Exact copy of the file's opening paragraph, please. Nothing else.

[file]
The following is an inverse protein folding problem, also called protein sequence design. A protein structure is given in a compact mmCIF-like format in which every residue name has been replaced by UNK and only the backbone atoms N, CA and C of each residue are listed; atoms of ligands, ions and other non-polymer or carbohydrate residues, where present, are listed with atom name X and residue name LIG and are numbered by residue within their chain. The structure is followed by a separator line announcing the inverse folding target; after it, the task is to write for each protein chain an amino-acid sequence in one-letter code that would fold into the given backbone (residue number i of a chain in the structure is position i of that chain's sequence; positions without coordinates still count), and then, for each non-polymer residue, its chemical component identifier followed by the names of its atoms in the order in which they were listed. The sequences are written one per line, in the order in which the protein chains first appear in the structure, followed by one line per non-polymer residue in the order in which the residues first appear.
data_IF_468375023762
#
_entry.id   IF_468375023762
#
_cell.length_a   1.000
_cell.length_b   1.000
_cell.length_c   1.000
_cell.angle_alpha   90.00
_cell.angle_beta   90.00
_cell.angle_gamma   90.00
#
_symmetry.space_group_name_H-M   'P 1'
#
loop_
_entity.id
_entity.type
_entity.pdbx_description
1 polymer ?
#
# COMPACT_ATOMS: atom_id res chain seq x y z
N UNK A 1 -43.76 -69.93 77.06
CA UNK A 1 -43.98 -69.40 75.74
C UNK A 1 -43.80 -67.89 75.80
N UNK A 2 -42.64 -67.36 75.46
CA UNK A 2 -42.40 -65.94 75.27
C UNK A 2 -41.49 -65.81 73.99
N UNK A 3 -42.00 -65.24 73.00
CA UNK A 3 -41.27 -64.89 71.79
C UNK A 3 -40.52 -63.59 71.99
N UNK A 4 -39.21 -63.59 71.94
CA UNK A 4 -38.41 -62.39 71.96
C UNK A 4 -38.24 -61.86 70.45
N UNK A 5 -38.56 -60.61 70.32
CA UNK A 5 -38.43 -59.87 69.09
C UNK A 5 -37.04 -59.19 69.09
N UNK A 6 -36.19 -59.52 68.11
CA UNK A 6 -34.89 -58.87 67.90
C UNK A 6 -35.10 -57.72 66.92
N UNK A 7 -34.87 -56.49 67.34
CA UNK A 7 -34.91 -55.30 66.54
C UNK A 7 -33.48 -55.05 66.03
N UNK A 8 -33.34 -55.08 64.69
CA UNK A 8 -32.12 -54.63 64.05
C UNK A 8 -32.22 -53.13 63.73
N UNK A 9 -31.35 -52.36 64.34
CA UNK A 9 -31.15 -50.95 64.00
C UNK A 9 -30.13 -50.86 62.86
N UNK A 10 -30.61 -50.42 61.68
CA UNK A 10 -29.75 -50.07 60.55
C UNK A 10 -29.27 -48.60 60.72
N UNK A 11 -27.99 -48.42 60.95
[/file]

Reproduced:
The following is an inverse protein folding problem, also called protein sequence design. A protein structure is given in a compact mmCIF-like format in which every residue name has been replaced by UNK and only the backbone atoms N, CA and C of each residue are listed; atoms of ligands, ions and other non-polymer or carbohydrate residues, where present, are listed with atom name X and residue name LIG and are numbered by residue within their chain. The structure is followed by a separator line announcing the inverse folding target; after it, the task is to write for each protein chain an amino-acid sequence in one-letter code that would fold into the given backbone (residue number i of a chain in the structure is position i of that chain's sequence; positions without coordinates still count), and then, for each non-polymer residue, its chemical component identifier followed by the names of its atoms in the order in which they were listed. The sequences are written one per line, in the order in which the protein chains first appear in the structure, followed by one line per non-polymer residue in the order in which the residues first appear.